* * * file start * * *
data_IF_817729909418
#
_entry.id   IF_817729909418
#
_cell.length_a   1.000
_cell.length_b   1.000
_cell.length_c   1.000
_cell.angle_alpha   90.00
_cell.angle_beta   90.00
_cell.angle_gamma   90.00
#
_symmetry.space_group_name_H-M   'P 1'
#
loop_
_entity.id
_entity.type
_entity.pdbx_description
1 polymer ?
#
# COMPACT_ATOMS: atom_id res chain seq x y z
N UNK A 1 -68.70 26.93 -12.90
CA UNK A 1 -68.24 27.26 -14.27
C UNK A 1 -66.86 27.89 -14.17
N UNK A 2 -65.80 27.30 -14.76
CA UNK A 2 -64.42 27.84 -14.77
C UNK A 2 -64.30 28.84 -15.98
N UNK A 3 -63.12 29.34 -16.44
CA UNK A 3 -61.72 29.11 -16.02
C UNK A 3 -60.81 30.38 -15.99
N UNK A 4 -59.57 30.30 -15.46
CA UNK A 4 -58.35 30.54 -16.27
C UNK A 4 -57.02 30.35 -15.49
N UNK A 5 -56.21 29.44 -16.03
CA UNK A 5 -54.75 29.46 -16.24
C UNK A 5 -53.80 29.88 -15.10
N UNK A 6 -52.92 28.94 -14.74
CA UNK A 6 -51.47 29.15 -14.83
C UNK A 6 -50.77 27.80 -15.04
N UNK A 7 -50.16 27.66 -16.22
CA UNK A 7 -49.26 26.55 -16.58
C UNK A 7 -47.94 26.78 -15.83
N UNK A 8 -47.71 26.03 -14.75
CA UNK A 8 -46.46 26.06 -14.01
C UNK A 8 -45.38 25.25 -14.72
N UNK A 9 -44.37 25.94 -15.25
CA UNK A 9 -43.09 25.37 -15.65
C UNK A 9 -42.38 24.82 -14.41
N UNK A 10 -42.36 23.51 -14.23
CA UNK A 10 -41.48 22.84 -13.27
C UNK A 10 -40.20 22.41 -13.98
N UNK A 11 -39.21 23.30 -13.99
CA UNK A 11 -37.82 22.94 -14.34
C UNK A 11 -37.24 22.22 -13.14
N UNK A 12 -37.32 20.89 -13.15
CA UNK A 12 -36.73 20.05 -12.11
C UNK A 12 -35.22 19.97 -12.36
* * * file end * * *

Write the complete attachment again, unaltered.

data_IF_817729909418
#
_entry.id   IF_817729909418
#
_cell.length_a   1.000
_cell.length_b   1.000
_cell.length_c   1.000
_cell.angle_alpha   90.00
_cell.angle_beta   90.00
_cell.angle_gamma   90.00
#
_symmetry.space_group_name_H-M   'P 1'
#
loop_
_entity.id
_entity.type
_entity.pdbx_description
1 polymer ?
#
# COMPACT_ATOMS: atom_id res chain seq x y z
N UNK A 1 -68.70 26.93 -12.90
CA UNK A 1 -68.24 27.26 -14.27
C UNK A 1 -66.86 27.89 -14.17
N UNK A 2 -65.80 27.30 -14.76
CA UNK A 2 -64.42 27.84 -14.77
C UNK A 2 -64.30 28.84 -15.98
N UNK A 3 -63.12 29.34 -16.44
CA UNK A 3 -61.72 29.11 -16.02
C UNK A 3 -60.81 30.38 -15.99
N UNK A 4 -59.57 30.30 -15.46
CA UNK A 4 -58.35 30.54 -16.27
C UNK A 4 -57.02 30.35 -15.49
N UNK A 5 -56.21 29.44 -16.03
CA UNK A 5 -54.75 29.46 -16.24
C UNK A 5 -53.80 29.88 -15.10
N UNK A 6 -52.92 28.94 -14.74
CA UNK A 6 -51.47 29.15 -14.83
C UNK A 6 -50.77 27.80 -15.04
N UNK A 7 -50.16 27.66 -16.22
CA UNK A 7 -49.26 26.55 -16.58
C UNK A 7 -47.94 26.78 -15.83
N UNK A 8 -47.71 26.03 -14.75
CA UNK A 8 -46.46 26.06 -14.01
C UNK A 8 -45.38 25.25 -14.72
N UNK A 9 -44.37 25.94 -15.25
CA UNK A 9 -43.09 25.37 -15.65
C UNK A 9 -42.38 24.82 -14.41
N UNK A 10 -42.36 23.51 -14.23
CA UNK A 10 -41.48 22.84 -13.27
C UNK A 10 -40.20 22.41 -13.98
N UNK A 11 -39.21 23.30 -13.99
CA UNK A 11 -37.82 22.94 -14.34
C UNK A 11 -37.24 22.22 -13.14
N UNK A 12 -37.32 20.89 -13.15
CA UNK A 12 -36.73 20.05 -12.11
C UNK A 12 -35.22 19.97 -12.36